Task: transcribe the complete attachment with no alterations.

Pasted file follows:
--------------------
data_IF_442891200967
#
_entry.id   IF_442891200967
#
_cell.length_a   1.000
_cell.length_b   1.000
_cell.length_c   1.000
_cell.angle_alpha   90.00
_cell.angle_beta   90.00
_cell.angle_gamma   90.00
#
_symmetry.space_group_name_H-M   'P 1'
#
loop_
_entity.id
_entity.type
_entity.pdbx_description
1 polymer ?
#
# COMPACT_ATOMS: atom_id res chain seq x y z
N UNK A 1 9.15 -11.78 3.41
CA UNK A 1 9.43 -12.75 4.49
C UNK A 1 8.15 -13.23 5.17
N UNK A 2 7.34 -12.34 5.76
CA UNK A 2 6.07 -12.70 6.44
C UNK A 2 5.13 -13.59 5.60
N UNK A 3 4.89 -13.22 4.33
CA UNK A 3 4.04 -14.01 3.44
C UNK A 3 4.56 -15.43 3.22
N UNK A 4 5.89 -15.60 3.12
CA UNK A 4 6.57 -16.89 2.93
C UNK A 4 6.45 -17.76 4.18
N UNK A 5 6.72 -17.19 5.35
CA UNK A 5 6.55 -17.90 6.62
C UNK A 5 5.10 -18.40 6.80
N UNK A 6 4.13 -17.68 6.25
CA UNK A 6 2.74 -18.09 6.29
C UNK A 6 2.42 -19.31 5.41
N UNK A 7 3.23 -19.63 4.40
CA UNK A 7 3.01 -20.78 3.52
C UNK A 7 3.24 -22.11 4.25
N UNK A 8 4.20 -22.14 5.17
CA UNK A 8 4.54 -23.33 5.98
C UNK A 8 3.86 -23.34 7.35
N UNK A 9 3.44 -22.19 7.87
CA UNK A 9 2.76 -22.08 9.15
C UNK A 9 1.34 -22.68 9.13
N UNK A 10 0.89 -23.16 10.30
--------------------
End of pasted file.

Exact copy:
data_IF_442891200967
#
_entry.id   IF_442891200967
#
_cell.length_a   1.000
_cell.length_b   1.000
_cell.length_c   1.000
_cell.angle_alpha   90.00
_cell.angle_beta   90.00
_cell.angle_gamma   90.00
#
_symmetry.space_group_name_H-M   'P 1'
#
loop_
_entity.id
_entity.type
_entity.pdbx_description
1 polymer ?
#
# COMPACT_ATOMS: atom_id res chain seq x y z
N UNK A 1 9.15 -11.78 3.41
CA UNK A 1 9.43 -12.75 4.49
C UNK A 1 8.15 -13.23 5.17
N UNK A 2 7.34 -12.34 5.76
CA UNK A 2 6.07 -12.70 6.44
C UNK A 2 5.13 -13.59 5.60
N UNK A 3 4.89 -13.22 4.33
CA UNK A 3 4.04 -14.01 3.44
C UNK A 3 4.56 -15.43 3.22
N UNK A 4 5.89 -15.60 3.12
CA UNK A 4 6.57 -16.89 2.93
C UNK A 4 6.45 -17.76 4.18
N UNK A 5 6.72 -17.19 5.35
CA UNK A 5 6.55 -17.90 6.62
C UNK A 5 5.10 -18.40 6.80
N UNK A 6 4.13 -17.68 6.25
CA UNK A 6 2.74 -18.09 6.29
C UNK A 6 2.42 -19.31 5.41
N UNK A 7 3.23 -19.63 4.40
CA UNK A 7 3.01 -20.78 3.52
C UNK A 7 3.24 -22.11 4.25
N UNK A 8 4.20 -22.14 5.17
CA UNK A 8 4.54 -23.33 5.98
C UNK A 8 3.86 -23.34 7.35
N UNK A 9 3.44 -22.19 7.87
CA UNK A 9 2.76 -22.08 9.15
C UNK A 9 1.34 -22.68 9.13
N UNK A 10 0.89 -23.16 10.30